Through a series of flashbacks, we see the story of Molly’s Game, a high stakes poker game that sees celebrities and millionaires alike rub elbows. Molly defers a year of law school and begins working as a personal assistant. She works for the unbearable Dean Keith, brought to life by Jeremy Strong.
After assisting with Dean’s poker games, she finds herself hosting her own games for his guests, but in more glamorous settings with higher stakes.
Jessica Chastain shines as Molly, a determined, power hungry lead. As the film progresses we learn the reality of a life swimming with the sharks, or in Molly’s case, running poker games for mafia affiliates .
Under the pearl Chanel necklaces and Christian Louboutins, there is a real woman with real problems. Perhaps the most important are her ‘daddy issues’ caused by a tumultuous relationship with her father, played Kevin Kostner.
Her fictitious lawyer, Charlie Jeffery, was created by screenwriter Sorkin. Played by Idris Elba, Charlie was created to draw out the the fascinating details excluded from Molly’s autobiography.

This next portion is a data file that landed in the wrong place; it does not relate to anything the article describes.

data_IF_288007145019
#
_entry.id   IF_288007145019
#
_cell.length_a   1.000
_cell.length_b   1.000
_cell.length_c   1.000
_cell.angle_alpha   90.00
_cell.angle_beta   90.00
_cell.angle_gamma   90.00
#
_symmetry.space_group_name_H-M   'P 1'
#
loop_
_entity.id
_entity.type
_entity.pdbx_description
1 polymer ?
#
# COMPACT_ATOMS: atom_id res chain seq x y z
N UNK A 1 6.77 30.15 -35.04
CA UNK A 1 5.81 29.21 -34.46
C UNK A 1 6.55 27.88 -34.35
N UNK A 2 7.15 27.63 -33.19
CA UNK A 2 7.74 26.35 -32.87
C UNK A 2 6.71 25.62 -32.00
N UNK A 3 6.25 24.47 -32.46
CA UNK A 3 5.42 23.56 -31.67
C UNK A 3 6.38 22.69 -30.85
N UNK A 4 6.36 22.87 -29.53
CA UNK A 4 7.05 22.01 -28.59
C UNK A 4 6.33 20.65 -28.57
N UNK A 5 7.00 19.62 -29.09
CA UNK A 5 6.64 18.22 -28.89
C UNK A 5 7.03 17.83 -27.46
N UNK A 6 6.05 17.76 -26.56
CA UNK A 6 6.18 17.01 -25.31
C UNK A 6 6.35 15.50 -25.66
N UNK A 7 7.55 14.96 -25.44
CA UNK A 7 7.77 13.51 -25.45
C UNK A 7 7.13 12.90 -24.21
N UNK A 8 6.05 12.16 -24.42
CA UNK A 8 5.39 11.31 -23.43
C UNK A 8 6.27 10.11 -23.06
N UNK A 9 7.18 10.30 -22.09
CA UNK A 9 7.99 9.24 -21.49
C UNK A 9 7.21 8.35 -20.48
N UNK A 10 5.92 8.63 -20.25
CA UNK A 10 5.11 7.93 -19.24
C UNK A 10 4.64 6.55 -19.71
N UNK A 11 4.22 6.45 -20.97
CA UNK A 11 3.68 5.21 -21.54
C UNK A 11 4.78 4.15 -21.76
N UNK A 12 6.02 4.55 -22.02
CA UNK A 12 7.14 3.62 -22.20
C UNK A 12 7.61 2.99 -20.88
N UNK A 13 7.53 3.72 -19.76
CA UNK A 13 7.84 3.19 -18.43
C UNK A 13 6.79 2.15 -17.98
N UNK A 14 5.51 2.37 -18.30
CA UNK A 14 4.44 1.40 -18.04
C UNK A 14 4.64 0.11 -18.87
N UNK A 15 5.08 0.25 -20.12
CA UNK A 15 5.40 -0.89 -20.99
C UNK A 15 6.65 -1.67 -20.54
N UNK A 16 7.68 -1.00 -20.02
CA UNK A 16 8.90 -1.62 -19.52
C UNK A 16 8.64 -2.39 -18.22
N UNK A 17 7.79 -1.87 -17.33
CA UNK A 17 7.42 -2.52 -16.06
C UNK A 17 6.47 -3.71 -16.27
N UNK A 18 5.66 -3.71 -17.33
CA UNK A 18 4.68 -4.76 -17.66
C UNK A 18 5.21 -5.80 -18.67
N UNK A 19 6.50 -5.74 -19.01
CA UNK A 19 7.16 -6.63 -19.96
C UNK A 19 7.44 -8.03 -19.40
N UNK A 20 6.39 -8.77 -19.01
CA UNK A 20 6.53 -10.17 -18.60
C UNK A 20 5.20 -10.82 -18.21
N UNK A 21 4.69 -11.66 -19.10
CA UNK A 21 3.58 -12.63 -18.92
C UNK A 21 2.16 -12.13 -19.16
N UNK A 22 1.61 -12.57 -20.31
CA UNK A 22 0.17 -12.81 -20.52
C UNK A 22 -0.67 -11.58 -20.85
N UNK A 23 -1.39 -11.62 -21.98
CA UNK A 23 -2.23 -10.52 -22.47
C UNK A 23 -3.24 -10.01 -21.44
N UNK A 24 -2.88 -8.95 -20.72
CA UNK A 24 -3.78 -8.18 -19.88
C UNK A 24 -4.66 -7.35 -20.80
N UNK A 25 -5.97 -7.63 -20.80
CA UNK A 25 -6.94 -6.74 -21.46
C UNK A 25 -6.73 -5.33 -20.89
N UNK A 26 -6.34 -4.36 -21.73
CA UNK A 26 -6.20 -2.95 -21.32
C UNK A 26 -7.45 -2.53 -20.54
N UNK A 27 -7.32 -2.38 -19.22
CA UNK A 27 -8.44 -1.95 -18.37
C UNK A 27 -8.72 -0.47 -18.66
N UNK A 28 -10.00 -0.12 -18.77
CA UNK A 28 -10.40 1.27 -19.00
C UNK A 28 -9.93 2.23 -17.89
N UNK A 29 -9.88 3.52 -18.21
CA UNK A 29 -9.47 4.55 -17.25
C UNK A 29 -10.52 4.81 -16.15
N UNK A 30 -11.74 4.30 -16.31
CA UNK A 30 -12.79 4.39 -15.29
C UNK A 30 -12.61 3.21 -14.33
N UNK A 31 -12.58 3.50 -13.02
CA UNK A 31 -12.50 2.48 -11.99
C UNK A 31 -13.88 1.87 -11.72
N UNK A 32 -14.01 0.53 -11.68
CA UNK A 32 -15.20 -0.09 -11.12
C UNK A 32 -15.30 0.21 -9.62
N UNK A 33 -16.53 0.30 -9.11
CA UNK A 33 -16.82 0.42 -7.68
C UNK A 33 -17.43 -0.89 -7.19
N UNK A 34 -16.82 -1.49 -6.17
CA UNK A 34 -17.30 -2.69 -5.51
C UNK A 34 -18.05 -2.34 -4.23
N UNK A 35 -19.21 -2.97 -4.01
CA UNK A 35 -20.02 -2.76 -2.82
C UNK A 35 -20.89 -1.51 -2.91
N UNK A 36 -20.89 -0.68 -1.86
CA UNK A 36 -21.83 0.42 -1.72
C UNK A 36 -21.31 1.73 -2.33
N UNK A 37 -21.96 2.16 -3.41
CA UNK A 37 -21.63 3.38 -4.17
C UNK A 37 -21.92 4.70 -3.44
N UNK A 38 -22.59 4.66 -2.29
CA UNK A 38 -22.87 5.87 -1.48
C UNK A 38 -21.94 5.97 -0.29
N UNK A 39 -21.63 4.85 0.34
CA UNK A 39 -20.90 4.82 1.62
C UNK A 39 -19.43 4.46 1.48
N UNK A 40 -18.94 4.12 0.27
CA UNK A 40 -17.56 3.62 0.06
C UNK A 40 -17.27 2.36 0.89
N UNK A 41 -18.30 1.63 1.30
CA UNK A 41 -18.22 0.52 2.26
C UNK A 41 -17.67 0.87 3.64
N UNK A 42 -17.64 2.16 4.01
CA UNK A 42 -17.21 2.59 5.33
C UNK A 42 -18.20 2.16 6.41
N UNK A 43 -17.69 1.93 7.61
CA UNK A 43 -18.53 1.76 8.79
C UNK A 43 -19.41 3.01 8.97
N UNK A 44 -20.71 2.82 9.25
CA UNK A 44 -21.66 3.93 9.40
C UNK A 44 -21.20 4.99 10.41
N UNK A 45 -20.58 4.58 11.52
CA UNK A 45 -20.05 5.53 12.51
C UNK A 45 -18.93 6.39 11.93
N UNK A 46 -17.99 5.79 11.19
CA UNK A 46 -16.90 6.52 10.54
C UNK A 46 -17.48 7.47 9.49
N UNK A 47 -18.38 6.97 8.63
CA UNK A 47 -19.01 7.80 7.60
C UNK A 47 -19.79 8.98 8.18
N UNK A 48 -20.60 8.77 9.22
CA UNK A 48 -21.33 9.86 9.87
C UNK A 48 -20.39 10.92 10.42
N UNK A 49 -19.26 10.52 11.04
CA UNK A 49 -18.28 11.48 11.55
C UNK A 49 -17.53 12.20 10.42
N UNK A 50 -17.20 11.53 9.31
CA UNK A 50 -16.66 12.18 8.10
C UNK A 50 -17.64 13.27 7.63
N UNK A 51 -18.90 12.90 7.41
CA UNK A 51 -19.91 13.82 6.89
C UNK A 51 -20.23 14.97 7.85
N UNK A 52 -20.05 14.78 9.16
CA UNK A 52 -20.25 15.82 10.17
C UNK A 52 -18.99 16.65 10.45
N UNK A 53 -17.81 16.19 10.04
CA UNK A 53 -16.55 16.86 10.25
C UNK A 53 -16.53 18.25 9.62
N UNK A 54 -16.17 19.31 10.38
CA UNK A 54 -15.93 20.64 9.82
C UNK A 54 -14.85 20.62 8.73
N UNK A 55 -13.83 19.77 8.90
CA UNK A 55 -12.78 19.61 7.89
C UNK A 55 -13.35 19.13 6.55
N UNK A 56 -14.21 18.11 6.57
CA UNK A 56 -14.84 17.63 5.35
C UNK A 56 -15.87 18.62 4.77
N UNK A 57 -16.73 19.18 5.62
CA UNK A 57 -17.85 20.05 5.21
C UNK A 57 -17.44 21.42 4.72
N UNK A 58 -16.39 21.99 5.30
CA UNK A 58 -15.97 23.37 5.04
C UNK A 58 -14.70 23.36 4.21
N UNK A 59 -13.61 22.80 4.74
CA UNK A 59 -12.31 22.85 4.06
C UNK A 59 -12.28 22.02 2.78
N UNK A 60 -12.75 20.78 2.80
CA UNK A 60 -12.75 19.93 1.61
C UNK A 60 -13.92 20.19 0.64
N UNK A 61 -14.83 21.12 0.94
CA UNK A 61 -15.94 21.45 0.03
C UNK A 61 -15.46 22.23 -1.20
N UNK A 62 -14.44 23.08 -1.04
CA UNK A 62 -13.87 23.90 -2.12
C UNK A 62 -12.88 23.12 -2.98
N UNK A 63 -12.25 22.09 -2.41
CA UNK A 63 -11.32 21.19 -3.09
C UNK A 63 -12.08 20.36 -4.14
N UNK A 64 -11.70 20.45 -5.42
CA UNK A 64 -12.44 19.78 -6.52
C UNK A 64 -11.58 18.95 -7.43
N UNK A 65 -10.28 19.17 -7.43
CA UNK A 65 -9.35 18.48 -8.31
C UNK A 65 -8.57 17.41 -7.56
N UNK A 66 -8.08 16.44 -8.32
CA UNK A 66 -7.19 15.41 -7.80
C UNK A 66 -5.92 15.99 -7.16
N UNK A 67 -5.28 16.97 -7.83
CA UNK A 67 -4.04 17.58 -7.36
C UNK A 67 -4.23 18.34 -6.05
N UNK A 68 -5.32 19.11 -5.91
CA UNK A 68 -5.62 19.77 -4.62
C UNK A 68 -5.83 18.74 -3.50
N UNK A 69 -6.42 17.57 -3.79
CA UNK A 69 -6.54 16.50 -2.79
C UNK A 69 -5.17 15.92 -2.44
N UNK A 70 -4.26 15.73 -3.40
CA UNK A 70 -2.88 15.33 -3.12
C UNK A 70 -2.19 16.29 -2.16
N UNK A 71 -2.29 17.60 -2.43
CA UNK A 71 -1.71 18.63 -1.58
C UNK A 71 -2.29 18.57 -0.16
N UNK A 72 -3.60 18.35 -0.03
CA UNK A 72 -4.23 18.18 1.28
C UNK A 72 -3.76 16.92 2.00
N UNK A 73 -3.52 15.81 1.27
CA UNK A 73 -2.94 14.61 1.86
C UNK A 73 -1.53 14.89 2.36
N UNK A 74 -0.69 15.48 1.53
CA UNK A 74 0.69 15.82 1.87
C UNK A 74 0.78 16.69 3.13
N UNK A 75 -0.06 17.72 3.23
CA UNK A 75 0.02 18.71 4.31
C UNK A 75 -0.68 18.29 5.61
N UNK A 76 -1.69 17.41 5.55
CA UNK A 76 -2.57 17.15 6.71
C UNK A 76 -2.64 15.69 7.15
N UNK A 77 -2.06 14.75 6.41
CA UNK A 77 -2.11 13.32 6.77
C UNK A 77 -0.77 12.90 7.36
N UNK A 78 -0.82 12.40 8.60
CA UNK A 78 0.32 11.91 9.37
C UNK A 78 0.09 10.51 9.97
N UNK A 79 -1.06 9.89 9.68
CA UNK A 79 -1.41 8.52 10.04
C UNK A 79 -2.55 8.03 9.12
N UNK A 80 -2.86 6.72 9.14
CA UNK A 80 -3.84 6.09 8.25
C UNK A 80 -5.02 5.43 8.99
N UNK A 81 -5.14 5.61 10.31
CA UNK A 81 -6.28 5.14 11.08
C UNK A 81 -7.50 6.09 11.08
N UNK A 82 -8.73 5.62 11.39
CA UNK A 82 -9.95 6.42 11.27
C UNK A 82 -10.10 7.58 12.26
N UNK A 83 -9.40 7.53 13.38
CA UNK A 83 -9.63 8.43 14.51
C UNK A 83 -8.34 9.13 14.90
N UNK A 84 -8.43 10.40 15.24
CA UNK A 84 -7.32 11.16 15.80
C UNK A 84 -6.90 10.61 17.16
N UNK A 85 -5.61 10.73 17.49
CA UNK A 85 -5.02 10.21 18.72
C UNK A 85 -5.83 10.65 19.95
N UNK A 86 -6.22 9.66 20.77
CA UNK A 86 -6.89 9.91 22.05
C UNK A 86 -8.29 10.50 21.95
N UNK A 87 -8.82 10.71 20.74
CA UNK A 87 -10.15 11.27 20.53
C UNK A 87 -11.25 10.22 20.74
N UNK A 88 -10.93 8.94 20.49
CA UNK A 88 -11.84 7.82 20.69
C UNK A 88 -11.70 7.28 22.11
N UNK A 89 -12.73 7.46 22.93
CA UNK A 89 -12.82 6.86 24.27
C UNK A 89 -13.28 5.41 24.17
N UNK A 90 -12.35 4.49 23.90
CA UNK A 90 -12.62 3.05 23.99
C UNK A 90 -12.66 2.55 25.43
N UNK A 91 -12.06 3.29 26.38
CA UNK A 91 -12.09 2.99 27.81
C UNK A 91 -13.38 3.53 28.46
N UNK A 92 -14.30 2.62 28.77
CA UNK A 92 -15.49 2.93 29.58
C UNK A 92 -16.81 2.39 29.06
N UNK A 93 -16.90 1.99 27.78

Jessica Chastain and Idris Elbas’ onscreen chemistry is refreshing in its ability to provide two strong main characters, without dependence on romance. Two driven, intelligent characters share time on screen with a strength that makes the story feel all the more real.
He avoids creating a desire “to figure out which character is supposed to be which real-life personality.”
Fictionalised characters such as Michael Cera’s Player X reveal just enough to avoid keeping audiences in the dark, without revealing true identities.
Molly’s Game is the intelligent and snappy recreation of Molly Bloom’s intriguing story. It finds a satisfying balance between action, drama and comedic relief.
Molly’s Game is in cinemas Thursday 1 February.
Readers also enjoyed this review of Three Billboards Outside of Epping, Missouri.